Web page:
The Reggae Girlz are one of only three sides yet to concede a goal so far in the tournament, blanking France and Brazil in the group stage. Admittedly, they don’t score much either — just once against Panama so far — but they still have Manchester City star Khadija Shaw leading the line. And their defence means they might only need “Bunny” to score once — Joey Lynch



How Morocco secured a historic spot in the World Cup knockouts

Sophie Lawson reacts to Morocco’s progression to the round of 16 on their Women’s World Cup debut.

France vs. Morocco
Melbourne Rectangular; 6 p.m. local / 7 a.m. ET / noon UK

Reynald Pedros, the Morocco head coach, swears he always believed his team could qualify for the round of 16, even after their drubbing by the Germans in their opening match. “After we lost 6-0 against Germany, for 98% of the people, we were finished,” he said. “Not for us.”

The former Lyon manager is inspiring this generation of Moroccans, who — like the men’s side at the 2022 World Cup in Qatar — are making their country proud. “We don’t want to stop here, though,” he told ESPN. “Now, it is the knockout games, everything is possible. I know this French team so well, it is an advantage for us.”

Of the 13 members of his squad who play abroad, six are in France, so they will also be familiar with Les Bleues. Some are even dual nationals, holding passports for both countries. It will be a special game for historical reasons, but also for sporting ones. The France men’s team beat Morocco in Qatar in the semifinals, giving an extra bit of texture to this game in Adelaide.

Les Bleues, who haven’t faced Morocco since a friendly in 2006, won’t take anything for granted. They fought too hard to get here to get complacent, and coach Herve Renard is too experienced in major tournaments to let that happen. Several key players — Eugenie Le Sommer, Wendie Renard, Sandie Toletti, Sakina Karchaoui — will return in the starting XI, and Herve Renard will put his strongest team into his preferred 4-4-2 formation. France will approach the game with a lot of confidence, but Morocco have the belief that they can stun the world again. — Julien Laurens

Features of the day

Women’s World Cup group stage highlights, fave moments
While Marta‘s sixth World Cup could have been one too many, there will be questions on whether Pia Sundhage is the right coach to lead Brazil.

Youngest 2023 World Cup players: Phair, Dragoni, Scott
South Korea’s Casey Phair and two other 16-year-olds made their World Cup debuts. Here’s what you need to know about these rising stars.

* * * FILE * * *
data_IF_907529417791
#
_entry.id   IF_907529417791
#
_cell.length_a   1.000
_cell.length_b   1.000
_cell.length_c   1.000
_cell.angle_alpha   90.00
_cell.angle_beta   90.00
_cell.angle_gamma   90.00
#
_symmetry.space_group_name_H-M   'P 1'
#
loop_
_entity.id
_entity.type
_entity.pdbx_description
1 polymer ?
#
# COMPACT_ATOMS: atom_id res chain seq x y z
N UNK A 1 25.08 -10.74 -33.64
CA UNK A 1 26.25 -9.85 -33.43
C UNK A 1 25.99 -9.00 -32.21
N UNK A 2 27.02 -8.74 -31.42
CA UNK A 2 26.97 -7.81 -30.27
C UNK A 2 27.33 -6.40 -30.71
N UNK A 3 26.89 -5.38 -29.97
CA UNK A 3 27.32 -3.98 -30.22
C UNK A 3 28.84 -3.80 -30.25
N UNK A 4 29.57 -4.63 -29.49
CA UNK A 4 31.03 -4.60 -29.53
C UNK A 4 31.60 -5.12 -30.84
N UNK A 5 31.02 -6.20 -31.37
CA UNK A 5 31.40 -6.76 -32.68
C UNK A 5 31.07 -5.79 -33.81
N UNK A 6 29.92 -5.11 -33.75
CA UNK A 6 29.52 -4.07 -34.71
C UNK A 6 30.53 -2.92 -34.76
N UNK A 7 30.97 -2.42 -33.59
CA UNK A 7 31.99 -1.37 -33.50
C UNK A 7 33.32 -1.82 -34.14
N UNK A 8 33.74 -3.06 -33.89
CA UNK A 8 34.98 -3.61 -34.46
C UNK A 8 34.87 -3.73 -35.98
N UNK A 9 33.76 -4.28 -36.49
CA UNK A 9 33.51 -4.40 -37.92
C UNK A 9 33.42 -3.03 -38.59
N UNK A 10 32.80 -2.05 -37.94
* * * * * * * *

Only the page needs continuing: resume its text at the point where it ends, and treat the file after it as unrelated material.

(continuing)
Women’s World Cup exit continues Germany’s horrible year
Germany’s men and U21s have struggled in recent months. Now the women’s team going home early. What’s going on?

Putellas key to Spain World Cup hopes after injury recovery
Spain’s back-to-back Ballon d’Or winner Alexia Putellas has had a long recovery from injury and is desperate to make her mark at the World Cup.

Nigeria have chance to reach rare World Cup quarterfinal
It has been nearly 25 years since Nigeria made it to a Women’s World Cup quarterfinal. Mercy Akide, the star of that team, gives her thoughts on the threat that England and Lauren James pose.

And, finally …

Japan star Hinata Miyazawa is leading the Golden Boot race at the 2023 Women’s World Cup with four goals to her name so far. The 23-year-old midfielder is top of the goal-scoring charts after registering twice in her country’s opening 5-0 thrashing of Zambia and then repeating the feat with a brace in the 4-0 win over Spain in Japan’s final group stage outing.

Germany captain Alexandra Popp is level with Miyazawa after scoring her fourth goal of the tournament in Friday’s Group H match against South Korea. The Wolfsburg striker then thought she had scored her fifth to give her country a crucial 2-1 lead in Friday’s match, only to have it ruled out by a marginal VAR call. That condemned Germany to a shock group stage exit and denied Popp the opportunity to further enhance her bid for the Golden Boot.

However, no fewer than five players still active at the tournament have scored three goals. All in that quintet are within striking distance of equalling the tallies of Miyazawa and Popp as we head into the knockout rounds.

ESPN’s Chris Wright looks at the race for the 2023 Golden Boot, how the award is decided and the history of the prize at the Women’s World Cup.